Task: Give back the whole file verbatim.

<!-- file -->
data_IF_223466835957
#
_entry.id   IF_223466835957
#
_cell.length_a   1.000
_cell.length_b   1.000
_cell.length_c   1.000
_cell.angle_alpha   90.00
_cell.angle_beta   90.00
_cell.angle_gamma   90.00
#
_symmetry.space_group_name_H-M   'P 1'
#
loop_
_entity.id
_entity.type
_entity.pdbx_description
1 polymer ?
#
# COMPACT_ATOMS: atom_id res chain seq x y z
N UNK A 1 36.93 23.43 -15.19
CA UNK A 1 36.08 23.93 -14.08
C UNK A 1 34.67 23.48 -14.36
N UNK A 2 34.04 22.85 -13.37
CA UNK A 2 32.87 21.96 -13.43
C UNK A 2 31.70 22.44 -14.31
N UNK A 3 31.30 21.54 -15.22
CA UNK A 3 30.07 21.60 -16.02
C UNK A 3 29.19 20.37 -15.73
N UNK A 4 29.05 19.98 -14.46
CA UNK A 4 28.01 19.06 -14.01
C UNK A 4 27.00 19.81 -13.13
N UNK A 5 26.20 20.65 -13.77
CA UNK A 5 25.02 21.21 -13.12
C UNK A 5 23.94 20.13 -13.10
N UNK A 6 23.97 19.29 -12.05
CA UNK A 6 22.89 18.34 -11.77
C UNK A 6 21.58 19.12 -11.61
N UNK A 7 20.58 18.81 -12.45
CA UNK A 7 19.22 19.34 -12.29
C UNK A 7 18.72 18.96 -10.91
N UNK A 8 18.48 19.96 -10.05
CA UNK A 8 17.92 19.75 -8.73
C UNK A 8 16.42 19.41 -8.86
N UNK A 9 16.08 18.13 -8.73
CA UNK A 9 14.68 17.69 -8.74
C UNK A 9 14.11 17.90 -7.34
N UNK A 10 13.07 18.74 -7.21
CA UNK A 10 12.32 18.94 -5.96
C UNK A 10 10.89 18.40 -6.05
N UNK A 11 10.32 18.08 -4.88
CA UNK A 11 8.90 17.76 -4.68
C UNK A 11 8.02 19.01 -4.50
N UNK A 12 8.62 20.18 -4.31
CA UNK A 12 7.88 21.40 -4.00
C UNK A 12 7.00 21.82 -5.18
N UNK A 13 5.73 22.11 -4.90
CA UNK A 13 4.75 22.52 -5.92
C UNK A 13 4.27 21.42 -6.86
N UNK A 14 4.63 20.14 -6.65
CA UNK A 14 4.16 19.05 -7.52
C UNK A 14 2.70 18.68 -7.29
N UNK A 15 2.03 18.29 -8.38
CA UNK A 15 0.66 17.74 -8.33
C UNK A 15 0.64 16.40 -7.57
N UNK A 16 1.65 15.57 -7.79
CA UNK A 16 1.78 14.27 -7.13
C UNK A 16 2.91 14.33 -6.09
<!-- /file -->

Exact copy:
data_IF_223466835957
#
_entry.id   IF_223466835957
#
_cell.length_a   1.000
_cell.length_b   1.000
_cell.length_c   1.000
_cell.angle_alpha   90.00
_cell.angle_beta   90.00
_cell.angle_gamma   90.00
#
_symmetry.space_group_name_H-M   'P 1'
#
loop_
_entity.id
_entity.type
_entity.pdbx_description
1 polymer ?
#
# COMPACT_ATOMS: atom_id res chain seq x y z
N UNK A 1 36.93 23.43 -15.19
CA UNK A 1 36.08 23.93 -14.08
C UNK A 1 34.67 23.48 -14.36
N UNK A 2 34.04 22.85 -13.37
CA UNK A 2 32.87 21.96 -13.43
C UNK A 2 31.70 22.44 -14.31
N UNK A 3 31.30 21.54 -15.22
CA UNK A 3 30.07 21.60 -16.02
C UNK A 3 29.19 20.37 -15.73
N UNK A 4 29.05 19.98 -14.46
CA UNK A 4 28.01 19.06 -14.01
C UNK A 4 27.00 19.81 -13.13
N UNK A 5 26.20 20.65 -13.77
CA UNK A 5 25.02 21.21 -13.12
C UNK A 5 23.94 20.13 -13.10
N UNK A 6 23.97 19.29 -12.05
CA UNK A 6 22.89 18.34 -11.77
C UNK A 6 21.58 19.12 -11.61
N UNK A 7 20.58 18.81 -12.45
CA UNK A 7 19.22 19.34 -12.29
C UNK A 7 18.72 18.96 -10.91
N UNK A 8 18.48 19.96 -10.05
CA UNK A 8 17.92 19.75 -8.73
C UNK A 8 16.42 19.41 -8.86
N UNK A 9 16.08 18.13 -8.73
CA UNK A 9 14.68 17.69 -8.74
C UNK A 9 14.11 17.90 -7.34
N UNK A 10 13.07 18.74 -7.21
CA UNK A 10 12.32 18.94 -5.96
C UNK A 10 10.89 18.40 -6.05
N UNK A 11 10.32 18.08 -4.88
CA UNK A 11 8.90 17.76 -4.68
C UNK A 11 8.02 19.01 -4.50
N UNK A 12 8.62 20.18 -4.31
CA UNK A 12 7.88 21.40 -4.00
C UNK A 12 7.00 21.82 -5.18
N UNK A 13 5.73 22.11 -4.90
CA UNK A 13 4.75 22.52 -5.92
C UNK A 13 4.27 21.42 -6.86
N UNK A 14 4.63 20.14 -6.65
CA UNK A 14 4.16 19.05 -7.52
C UNK A 14 2.70 18.68 -7.29
N UNK A 15 2.03 18.29 -8.38
CA UNK A 15 0.66 17.74 -8.33
C UNK A 15 0.64 16.40 -7.57
N UNK A 16 1.65 15.57 -7.79
CA UNK A 16 1.78 14.27 -7.13
C UNK A 16 2.91 14.33 -6.09